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Bankruptcies skyrocket in April, with individuals leading

Bankruptcy cases spiked year-over-year in April. (Credit: © Mauricio Pascual)

Bankruptcy cases spiked year-over-year in April. (Credit: © Mauricio Pascual)

The number of bankruptcy cases filed in Puerto Rico skyrocketed last month, when an astounding 19.5 percent more petitions for protection from creditors were filed at the local court, research firm Boletín de Puerto Rico revealed Monday.

The preliminary numbers show that 976 cases were filed in April 2016, representing a difference of 159 more cases on record year-over-year. During the first four months of the year, a total of 3,517 petitions were filed at the U.S. Bankruptcy Court, representing a 6.8 percent jump when compared to April 2015, the data provided by the independent firm shows.

Individuals seem to be spiraling deeper into the protracted economic funk, as the 535 Chapter 13 cases filed in April reflect a 22.4 percent increase when matched up to the same month last year. A total of 1,955 cases are on record for the first four months, reflecting a 5.2 percent hike, in comparison to the same year-ago period.

Chapter 7 cases, or total liquidation of assets, stood at 415 filings in April, up 12.1 percent year-over-year. So far, 1,448 cases have been filed, representing a 3.2 percent increase when compared to the same four-month period in 2015.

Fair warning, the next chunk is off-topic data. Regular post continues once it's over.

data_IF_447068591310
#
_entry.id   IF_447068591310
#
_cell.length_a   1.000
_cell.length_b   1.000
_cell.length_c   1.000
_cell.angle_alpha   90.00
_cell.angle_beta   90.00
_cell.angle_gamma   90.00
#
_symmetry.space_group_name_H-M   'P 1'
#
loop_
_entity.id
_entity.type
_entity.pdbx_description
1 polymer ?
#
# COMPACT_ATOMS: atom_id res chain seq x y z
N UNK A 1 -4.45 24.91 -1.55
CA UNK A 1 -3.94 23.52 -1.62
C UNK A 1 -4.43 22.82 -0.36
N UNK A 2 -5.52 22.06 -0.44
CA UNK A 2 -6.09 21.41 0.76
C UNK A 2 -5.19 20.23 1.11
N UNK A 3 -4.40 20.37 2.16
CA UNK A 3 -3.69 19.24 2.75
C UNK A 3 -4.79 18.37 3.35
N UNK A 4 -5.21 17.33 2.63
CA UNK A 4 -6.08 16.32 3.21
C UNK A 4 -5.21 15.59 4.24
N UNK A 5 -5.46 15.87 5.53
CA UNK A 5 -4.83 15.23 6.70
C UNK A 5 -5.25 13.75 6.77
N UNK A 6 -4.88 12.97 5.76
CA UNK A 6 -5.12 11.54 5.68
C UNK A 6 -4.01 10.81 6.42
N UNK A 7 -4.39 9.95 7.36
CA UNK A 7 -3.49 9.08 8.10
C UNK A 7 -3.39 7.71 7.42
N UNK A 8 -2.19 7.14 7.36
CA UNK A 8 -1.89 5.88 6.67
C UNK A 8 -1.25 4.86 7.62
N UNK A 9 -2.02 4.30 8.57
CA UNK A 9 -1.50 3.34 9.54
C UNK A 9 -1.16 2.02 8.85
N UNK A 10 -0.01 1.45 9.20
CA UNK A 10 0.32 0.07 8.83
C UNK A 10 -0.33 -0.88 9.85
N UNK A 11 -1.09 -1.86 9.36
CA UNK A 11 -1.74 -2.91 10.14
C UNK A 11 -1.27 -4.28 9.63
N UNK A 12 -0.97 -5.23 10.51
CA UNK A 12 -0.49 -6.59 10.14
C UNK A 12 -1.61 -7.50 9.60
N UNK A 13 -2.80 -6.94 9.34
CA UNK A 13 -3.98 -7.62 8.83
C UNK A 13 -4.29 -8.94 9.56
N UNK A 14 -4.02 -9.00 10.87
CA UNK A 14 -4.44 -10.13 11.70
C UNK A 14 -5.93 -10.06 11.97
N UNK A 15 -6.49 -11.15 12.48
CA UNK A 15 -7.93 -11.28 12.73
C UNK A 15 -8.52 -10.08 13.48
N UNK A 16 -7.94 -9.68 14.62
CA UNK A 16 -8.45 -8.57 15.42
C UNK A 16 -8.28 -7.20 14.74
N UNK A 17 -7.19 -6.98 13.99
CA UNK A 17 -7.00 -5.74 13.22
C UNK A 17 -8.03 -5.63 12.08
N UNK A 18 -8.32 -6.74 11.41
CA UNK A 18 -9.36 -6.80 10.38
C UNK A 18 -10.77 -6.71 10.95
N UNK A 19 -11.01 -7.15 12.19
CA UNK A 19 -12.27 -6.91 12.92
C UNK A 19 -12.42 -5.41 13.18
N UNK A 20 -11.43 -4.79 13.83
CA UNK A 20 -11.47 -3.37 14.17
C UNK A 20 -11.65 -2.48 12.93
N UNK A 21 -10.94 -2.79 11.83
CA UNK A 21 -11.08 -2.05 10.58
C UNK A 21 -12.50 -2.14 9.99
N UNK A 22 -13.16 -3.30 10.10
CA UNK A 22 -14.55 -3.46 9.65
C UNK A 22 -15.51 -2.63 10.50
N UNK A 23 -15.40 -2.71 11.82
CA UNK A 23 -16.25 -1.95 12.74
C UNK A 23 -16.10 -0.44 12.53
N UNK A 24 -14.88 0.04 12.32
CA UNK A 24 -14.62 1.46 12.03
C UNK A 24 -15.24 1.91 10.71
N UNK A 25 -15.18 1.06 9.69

Chapter 11 cases, or reorganizations, were up 160 percent in April, when 26 cases were file. Companies embargoed by the Treasury Department for failing to pay or forward taxes petitioned many of those. So far this year, 107 cases have been filed, representing a 17.5 percent increase year-over-year.

The embattled farming sector did not file for bankruptcy protection in April, but so far this year there have been seven cases filed, representing a 40 percent year-over-year increase in court activity.

Author Details
Author Details
Business reporter with 27 years of experience writing for weekly and daily newspapers, as well as trade publications in Puerto Rico. My list of former employers includes Caribbean Business, The San Juan Star, and the Puerto Rico Daily Sun, among others. My areas of expertise include telecommunications, technology, retail, agriculture, tourism, banking and most other segments of Puerto Rico’s economy.

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